Wednesday, July 17, 2019
2016 Zheng Si Long Autumn Mang Zhi Dragon Balls Vs 2016 white2tea We Go High
It feels odd that I’ve never tired puerh in a dragon ball form ever. Back in the day, it just wasn’t a thing, it didn’t exist back then. I wonder who was the first to form puerh into a convenient ball size? It has the same idea as the coin or minis idea … a modern incarnation of a coin.
This one is from the Mang Zhi region, an autumnal production (see Zheng Si Long Spring 2016, 2017, and 2018). I recently mentioned that I am enjoying these productions of the famous Mang Zhi region. The dry ball of puerh smell like slight woods with a candy fruit cherry sweetness. I received it as a free gift when I placed my first order from Tea Encounter a few of these 2015 Zheng SiLong Wa Long.
I did a 30 second rinse and then put the lid on the pot for five minutes to break up these tight balls…
First infusion is still light and airy from the tight compression. Watery and woody water with light floral and sweet sugar nuances.
The second is still just starting to unravel with icing sugar taste, slight dry woods, almost wildflower florals. The mouthfeel is mossy and throat sensation starting to get stimulating.
The third infusion starts off with dry wood and icing sugar sweetness. The sweetness is trapped in the deeper throat feeling and has a mild strawberry nuance to it. The mouthfeel and throatfeeling are very soft but show signs of being quite full and deep. The Qi starts to pool in the head.
The fourth infusion starts off dry wood and with a nice fluffy cotton candy nuance. There is a fruity middle and nice throat stimulating and throatfeeling. The throatfeeling is deep and opening. It makes you want to clear your throat. The tastes are light and airy, sweet and woody. The Qi is reasonably strong and heady.
The fifth infusion starts off with an unpretentious sweet woodiness that turns into a sour taste then into a mellow vegetal sweetness.
The sixth infusion has a sour woody and barely sweet nuance that transforms to floral wildflower and dry woodiness. It is not very sweet but has a sour sweet edge to it. The wet leaves are predictably aromatic and have a menthol like odour. Qi has a mild but noticeably stuffy sensation in the head.
The seventh infusion starts with a plum fruitiness to it. There is a menthol woody undercurrent throughout which turns into a noticeable wildflower nuance. The throat feel is reasonably deep and mouthfeel sticky and mossy.
The eighth starts juicy almost sour like a mango like taste mixed with grapefruit. The mouthfeel is mossy and the throat feel is pretty deep. After the juicy sour fruit fades there is a woody dry nuance left in the mouth. The qi has a mild headiness to it.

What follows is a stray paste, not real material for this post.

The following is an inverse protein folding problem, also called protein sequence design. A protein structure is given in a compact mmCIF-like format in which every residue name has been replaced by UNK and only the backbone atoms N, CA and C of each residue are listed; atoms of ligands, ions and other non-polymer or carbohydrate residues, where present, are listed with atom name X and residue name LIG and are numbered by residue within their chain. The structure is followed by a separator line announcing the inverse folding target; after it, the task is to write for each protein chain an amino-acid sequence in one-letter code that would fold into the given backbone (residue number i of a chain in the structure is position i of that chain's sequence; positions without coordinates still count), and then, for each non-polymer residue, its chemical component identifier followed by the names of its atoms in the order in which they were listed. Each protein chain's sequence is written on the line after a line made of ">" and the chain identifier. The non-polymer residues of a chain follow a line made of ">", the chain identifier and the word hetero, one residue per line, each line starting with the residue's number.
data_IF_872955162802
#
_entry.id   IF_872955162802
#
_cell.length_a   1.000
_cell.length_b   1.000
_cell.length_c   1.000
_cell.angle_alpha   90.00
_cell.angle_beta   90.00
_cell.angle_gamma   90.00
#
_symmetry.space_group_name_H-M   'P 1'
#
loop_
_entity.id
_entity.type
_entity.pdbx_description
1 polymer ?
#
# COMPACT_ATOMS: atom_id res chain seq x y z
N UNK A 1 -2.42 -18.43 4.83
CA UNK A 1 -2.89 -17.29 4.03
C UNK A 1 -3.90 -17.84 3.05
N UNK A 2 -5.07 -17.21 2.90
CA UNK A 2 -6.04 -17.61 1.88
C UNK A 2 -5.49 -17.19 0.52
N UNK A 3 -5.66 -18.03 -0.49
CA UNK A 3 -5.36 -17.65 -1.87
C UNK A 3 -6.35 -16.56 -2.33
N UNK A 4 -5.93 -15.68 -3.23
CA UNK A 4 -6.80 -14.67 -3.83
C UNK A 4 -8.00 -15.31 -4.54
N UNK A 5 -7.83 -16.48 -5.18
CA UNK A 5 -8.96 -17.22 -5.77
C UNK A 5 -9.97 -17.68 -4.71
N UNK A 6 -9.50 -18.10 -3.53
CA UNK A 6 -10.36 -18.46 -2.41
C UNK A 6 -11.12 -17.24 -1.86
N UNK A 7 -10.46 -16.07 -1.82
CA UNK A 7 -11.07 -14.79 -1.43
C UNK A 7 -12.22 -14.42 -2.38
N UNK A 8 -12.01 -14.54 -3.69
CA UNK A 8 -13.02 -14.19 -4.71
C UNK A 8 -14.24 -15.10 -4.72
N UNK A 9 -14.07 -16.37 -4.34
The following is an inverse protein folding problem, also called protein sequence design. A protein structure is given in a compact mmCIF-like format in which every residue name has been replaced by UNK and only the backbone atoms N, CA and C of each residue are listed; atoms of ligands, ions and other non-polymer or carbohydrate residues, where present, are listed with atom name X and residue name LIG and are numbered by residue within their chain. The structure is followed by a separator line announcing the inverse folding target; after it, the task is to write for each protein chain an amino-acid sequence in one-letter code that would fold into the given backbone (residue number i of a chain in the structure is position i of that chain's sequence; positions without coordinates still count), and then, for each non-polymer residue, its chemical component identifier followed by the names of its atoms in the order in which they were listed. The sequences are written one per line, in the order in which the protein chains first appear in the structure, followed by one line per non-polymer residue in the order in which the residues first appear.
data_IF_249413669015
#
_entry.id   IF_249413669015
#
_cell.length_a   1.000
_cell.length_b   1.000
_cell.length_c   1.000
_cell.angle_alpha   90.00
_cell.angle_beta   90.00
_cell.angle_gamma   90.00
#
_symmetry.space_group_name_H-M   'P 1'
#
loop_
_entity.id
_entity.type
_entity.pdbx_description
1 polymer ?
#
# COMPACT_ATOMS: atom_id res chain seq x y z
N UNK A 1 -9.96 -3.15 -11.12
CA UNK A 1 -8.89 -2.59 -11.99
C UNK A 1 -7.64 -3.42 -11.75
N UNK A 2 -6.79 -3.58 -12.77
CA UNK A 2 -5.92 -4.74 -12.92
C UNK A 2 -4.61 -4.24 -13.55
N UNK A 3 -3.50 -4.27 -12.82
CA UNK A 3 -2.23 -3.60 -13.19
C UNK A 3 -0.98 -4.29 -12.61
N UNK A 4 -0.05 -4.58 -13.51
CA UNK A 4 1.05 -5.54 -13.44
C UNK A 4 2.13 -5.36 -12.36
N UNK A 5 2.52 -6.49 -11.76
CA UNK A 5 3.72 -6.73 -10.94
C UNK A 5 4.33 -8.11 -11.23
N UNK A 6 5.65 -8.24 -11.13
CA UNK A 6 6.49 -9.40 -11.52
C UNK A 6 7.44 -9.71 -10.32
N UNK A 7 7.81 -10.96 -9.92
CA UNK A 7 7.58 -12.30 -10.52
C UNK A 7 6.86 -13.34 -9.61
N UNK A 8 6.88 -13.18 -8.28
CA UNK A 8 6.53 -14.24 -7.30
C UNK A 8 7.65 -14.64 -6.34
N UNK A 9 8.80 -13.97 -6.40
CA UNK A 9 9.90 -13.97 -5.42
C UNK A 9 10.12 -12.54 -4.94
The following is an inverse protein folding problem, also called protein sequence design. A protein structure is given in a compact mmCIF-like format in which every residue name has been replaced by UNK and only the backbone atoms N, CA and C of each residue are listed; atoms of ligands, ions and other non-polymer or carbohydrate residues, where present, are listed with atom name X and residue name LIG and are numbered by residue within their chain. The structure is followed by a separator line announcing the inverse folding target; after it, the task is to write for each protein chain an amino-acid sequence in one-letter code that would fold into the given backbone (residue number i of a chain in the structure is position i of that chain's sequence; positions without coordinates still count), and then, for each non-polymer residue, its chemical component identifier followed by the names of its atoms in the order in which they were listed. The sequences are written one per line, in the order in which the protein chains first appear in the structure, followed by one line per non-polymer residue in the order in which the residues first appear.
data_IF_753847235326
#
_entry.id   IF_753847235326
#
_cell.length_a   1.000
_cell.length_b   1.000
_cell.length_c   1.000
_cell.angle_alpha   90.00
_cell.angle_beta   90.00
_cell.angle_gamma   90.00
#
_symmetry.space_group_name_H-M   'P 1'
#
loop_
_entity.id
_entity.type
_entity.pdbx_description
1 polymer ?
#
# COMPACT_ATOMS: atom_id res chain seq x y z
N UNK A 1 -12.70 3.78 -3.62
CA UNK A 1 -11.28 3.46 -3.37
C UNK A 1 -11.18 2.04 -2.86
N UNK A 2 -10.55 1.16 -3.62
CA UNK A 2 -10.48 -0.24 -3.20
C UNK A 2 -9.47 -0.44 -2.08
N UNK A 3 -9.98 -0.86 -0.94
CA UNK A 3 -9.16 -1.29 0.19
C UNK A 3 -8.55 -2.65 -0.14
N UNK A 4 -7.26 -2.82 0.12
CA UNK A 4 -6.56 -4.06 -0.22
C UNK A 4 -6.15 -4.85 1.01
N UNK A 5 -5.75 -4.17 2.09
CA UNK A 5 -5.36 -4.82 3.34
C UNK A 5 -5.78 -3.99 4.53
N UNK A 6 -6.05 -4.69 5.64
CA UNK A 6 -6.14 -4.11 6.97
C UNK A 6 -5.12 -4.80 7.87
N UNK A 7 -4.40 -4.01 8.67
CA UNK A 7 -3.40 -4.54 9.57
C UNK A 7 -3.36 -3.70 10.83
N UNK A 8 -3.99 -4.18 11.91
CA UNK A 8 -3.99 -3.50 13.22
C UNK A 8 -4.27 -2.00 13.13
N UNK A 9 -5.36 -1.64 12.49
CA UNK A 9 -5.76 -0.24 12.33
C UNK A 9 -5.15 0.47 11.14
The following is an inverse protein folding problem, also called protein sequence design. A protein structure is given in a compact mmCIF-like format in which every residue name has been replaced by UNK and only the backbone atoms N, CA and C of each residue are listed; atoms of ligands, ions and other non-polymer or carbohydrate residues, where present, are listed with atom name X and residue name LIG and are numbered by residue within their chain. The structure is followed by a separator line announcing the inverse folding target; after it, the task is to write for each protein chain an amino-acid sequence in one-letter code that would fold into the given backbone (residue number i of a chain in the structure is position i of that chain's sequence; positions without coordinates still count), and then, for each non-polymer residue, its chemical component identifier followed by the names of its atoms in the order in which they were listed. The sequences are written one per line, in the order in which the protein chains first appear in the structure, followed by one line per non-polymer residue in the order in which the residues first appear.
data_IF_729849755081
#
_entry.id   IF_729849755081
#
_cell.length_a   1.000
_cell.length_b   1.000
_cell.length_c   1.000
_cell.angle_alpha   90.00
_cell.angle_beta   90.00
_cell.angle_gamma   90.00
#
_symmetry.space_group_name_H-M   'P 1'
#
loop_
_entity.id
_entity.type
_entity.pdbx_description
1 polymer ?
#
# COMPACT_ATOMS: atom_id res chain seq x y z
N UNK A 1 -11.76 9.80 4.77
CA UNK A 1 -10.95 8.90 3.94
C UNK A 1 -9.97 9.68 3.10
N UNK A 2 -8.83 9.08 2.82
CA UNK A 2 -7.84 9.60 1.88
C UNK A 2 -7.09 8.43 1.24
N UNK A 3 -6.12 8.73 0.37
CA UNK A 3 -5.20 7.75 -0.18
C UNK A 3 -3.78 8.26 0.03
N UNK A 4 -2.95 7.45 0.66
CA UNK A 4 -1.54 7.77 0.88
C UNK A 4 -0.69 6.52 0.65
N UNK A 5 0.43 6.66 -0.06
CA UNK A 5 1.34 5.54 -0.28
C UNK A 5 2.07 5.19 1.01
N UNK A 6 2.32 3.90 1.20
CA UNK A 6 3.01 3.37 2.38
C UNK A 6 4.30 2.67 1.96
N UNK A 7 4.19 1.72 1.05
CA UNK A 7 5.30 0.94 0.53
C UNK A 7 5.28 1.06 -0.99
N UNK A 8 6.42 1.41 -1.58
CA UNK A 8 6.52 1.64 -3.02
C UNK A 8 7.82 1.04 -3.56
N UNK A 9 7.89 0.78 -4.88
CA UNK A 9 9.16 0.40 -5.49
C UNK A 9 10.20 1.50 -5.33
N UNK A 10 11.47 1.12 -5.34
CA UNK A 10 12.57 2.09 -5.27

The ninth infusion has a sour fruity onset with an astringent woody finish. The mouthfeel is mossy on the tongue and the top of the throat opens a bit. You can almost detect some wildflower nuances. There is a bubble gum nuance left on the breath minutes later.
The tenth infusion starts fruity and woody and sour. The mouthfeel is becoming sticky and there is a lingering cotton candy nuance in the breath.
The eleventh infusion is full and nuanced fruity layers of sweetness arrive with mango, and grapefruit being most obvious. The liquor starts to thicken up here and deliver a nice thick woody fruit with decent depth now. The aftertaste is lingering faint candy. The Qi is mild in the head.
The twelfth infusion delivers a dense liquor of nice thick fruity woody tastes. The flavours are sweet, barely bitter, and significantly sour. The woody taste is the deepest and the most ethereal is the lingering candy sweetness. My mind saunters in a nice place from the Qi.
13th is a dense licorice, fruity and woody presentation in a thicker liquor. They fade into a long candy like sweetness. Nice meandering mild spacy qi.
14th infusion has that nice dense onset with simple but thick flavours that fade easily into a candy-like faint finish. The 15th has that candy sweet taste in the initial now alongside fruits and slight wood. The bitterness and sourness continue to recede with each infusion.
15th has a nice dense fruity onset with dry wood underneath. A wave of sweet fruity tastes comes and goes and leaves a slight woody taste with the breath of candy.
16th is less sweet, more woody very interesting lingering sweetness. 17th is more sweet, dense liquor, fruit. The mouthfeel is mossy and sticky in these later infusions. Candy long fait aftertaste.
18th here we go into a woody apricot like sheng type of sweetness. Nice long candy finish. A creamy sweet finish.
It was coincidence that I had just drank another 2016 Autumnal production that was similar in some ways to this one, the 2016 white2tea We Go High. I found these 2016 Zheng Si Long Mang Zhi Dragon balls similar in tight compression, in its thick fruity and woody tastes and textures. 2016 white2tea We Go High has a bit broader profile and complexity. Although the Qi is actually quite similar, We Go High is a bit stronger. 2016 Zheng Si Long Autumn Mang Zhi has a more intense long candy aftertaste and deeper throat feeling. Each had good stamina and are both nice examples of autumn puerh. In my first sampling of 2016 white2tea We Go High I suspected that some Gua Fang Zhi or other Yiwu like material comprises a small amount of the blend. Maybe its closer to Mang Zhi than Gua Feng Zhi?
This was a fun session. I wonder if Tea Encounter will offer these?